February 24, 2024

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Chinese economy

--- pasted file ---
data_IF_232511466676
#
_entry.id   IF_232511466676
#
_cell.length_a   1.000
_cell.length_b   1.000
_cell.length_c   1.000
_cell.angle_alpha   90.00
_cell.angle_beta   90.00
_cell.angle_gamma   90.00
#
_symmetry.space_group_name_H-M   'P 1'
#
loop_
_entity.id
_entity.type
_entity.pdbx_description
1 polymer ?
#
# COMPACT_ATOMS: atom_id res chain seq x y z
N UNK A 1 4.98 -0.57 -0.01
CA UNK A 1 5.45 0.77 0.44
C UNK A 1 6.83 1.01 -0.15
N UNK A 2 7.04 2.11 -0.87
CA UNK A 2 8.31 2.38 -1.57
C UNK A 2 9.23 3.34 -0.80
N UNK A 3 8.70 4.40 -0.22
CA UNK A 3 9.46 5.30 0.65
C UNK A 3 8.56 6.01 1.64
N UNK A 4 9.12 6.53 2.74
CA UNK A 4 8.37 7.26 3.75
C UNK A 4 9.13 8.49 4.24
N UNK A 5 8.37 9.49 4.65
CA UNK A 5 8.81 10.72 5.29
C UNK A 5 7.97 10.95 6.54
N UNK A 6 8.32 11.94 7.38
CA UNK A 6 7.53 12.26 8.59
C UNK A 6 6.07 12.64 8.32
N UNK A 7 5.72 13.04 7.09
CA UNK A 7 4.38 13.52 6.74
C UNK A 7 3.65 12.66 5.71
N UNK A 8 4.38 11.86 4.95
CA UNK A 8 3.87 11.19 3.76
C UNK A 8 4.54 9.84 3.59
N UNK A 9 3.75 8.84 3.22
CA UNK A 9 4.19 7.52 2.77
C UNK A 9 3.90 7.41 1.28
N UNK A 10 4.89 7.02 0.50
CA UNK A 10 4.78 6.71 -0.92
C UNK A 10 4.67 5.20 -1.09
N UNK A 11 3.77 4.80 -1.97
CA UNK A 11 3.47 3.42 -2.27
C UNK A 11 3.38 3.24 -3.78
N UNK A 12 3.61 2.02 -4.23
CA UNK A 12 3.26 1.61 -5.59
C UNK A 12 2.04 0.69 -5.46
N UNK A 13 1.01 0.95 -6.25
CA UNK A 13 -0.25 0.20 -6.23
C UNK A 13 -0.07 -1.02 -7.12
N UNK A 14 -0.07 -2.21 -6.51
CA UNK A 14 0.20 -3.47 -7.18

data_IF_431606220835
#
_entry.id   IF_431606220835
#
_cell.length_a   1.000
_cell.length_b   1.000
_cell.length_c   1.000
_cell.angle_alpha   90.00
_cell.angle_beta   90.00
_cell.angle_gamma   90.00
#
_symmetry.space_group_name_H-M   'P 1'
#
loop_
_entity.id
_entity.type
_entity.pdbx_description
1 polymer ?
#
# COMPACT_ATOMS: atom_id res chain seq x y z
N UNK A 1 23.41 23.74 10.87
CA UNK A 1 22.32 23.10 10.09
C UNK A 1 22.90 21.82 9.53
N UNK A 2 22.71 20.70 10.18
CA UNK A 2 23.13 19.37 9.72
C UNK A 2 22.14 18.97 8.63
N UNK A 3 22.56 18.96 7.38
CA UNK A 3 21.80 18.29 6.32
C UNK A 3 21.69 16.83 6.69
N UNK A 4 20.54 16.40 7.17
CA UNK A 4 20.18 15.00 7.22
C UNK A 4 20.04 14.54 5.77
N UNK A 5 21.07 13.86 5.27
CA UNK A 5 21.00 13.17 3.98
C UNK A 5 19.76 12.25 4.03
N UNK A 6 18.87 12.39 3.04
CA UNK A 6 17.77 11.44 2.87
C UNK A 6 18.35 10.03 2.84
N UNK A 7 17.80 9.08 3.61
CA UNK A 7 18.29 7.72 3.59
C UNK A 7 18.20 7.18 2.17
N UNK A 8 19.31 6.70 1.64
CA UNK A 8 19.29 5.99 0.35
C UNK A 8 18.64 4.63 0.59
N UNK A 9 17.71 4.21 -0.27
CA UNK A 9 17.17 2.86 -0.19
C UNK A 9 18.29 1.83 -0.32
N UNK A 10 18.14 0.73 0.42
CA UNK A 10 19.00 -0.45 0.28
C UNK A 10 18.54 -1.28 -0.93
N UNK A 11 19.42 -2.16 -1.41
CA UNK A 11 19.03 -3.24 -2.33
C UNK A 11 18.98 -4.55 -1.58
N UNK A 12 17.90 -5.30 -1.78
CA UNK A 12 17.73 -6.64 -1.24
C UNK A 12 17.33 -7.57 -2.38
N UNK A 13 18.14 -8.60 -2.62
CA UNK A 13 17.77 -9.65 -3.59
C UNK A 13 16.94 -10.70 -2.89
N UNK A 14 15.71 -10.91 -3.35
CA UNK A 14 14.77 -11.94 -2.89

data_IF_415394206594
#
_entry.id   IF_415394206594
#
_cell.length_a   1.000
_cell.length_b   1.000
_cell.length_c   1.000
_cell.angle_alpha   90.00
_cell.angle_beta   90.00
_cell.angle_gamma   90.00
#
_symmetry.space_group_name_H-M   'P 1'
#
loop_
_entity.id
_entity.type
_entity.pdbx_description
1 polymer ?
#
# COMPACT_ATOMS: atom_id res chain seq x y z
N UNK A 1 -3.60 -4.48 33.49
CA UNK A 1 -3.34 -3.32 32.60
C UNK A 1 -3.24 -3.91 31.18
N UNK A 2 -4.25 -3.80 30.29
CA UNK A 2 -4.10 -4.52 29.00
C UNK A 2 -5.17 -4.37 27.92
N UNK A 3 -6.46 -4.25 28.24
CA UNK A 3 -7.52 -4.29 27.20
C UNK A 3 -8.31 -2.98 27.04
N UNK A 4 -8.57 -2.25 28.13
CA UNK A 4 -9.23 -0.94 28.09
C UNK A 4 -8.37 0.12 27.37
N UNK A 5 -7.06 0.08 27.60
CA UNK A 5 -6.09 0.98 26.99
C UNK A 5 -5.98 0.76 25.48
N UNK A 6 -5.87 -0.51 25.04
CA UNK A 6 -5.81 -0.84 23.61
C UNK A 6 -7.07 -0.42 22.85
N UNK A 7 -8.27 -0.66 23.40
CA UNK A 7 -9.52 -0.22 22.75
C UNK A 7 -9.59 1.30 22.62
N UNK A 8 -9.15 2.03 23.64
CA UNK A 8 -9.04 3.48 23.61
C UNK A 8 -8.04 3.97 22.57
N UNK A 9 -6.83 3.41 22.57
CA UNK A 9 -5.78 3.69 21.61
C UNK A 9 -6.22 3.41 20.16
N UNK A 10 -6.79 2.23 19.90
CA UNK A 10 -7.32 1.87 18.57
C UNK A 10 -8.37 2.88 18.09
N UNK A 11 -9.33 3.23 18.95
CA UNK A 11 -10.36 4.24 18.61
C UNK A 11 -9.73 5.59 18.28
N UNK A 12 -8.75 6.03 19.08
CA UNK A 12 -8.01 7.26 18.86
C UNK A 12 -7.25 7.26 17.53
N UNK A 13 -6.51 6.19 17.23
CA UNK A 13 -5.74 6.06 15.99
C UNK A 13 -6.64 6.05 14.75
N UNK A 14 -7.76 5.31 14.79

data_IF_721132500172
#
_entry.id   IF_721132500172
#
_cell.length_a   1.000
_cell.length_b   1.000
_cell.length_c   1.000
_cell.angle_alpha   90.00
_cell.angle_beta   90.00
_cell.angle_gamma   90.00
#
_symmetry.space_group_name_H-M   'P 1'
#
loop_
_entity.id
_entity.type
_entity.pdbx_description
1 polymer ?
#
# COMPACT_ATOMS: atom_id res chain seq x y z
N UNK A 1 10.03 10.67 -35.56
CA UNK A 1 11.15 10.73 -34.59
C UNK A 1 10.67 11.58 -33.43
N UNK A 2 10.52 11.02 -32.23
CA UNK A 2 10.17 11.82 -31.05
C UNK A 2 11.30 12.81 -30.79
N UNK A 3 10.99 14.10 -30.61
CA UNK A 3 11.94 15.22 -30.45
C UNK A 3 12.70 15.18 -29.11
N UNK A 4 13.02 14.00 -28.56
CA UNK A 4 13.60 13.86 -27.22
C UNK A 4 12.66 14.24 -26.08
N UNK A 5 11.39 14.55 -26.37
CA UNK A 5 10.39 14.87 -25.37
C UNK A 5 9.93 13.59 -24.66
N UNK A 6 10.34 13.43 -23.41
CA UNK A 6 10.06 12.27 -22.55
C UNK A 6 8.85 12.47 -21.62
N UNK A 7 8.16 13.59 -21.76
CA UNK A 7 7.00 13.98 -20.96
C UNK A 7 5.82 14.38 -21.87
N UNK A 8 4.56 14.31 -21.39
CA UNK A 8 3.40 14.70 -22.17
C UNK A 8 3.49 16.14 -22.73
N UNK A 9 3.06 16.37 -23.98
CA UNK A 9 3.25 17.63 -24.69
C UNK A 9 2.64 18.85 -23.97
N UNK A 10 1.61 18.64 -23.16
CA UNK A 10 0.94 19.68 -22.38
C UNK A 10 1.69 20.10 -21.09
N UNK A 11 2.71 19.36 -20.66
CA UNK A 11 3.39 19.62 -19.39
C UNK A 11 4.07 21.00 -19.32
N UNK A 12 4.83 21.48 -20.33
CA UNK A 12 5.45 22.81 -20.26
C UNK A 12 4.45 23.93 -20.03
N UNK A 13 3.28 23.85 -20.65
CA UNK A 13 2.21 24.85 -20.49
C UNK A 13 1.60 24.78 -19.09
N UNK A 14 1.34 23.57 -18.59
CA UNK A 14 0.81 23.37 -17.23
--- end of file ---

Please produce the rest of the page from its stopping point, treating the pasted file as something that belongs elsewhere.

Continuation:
China’s socialist market economy is the world’s second largest economy by nominal GDP, and the world’s largest economy by purchasing power parity according to the IMF; the accuracy of the IMF’s report on China’s purchasing power parity has since been questioned. It is the world’s fastest-growing major economy, with growth rates averaging 10% over the past 30 years. China is a global hub for manufacturing, and is the largest manufacturing economy in the world as well as the largest exporter of goods in the world. China is also the world’s fastest growing consumer market and second largest importer of goods. China is the largest trading nation in the world and plays a vital role in international trade, and has increasingly engaged in trade organizations and treaties in recent years. China became a member of the World Trade Organization in 2001. China also has free trade agreements with several nations, including China–Australia Free Trade Agreement, China–South Korea Free Trade Agreement, ASEAN–China Free Trade Area, Switzerland and Pakistan. On a per capita income basis, China ranked 82nd by nominal GDP and 89th by GDP (PPP) in 2013, according to the International Monetary Fund (IMF). The provinces in the coastal regions of China tend to be more industrialized, while regions in the hinterland are less developed. As China’s economic importance has grown, so has attention to the structure and health of the economy. Xi Jinping’s Chinese Dream is described as achieving the “Two 100s”: the material goal of China becoming a “moderately well-off society” by 2021, the 100th anniversary of the Chinese Communist Party, and the modernization goal of China becoming a fully developed nation by 2049, the 100th anniversary of the founding of the People’s Republic. The internationalization of the Chinese economy continues to affect the standardized economic forecast officially launched in China by the Purchasing Managers Index in 2005. At the start of the 2010s, China became the sole Asian nation to have a GDP (PPP) above the $10-trillion mark (along with the United States and the European Union). Since 1980, China has established special economic zones that spread successful economic experiences to other areas. The development progress of China’s infrastructure is documented in a 2009 report by KPMG. China has been criticized by Western media for unfair trade practices, including artificial currency devaluation, intellectual property theft, protectionism, and local favoritism due to one-party oligopoly by the Chinese Communist Party with Socialism with Chinese characteristics.

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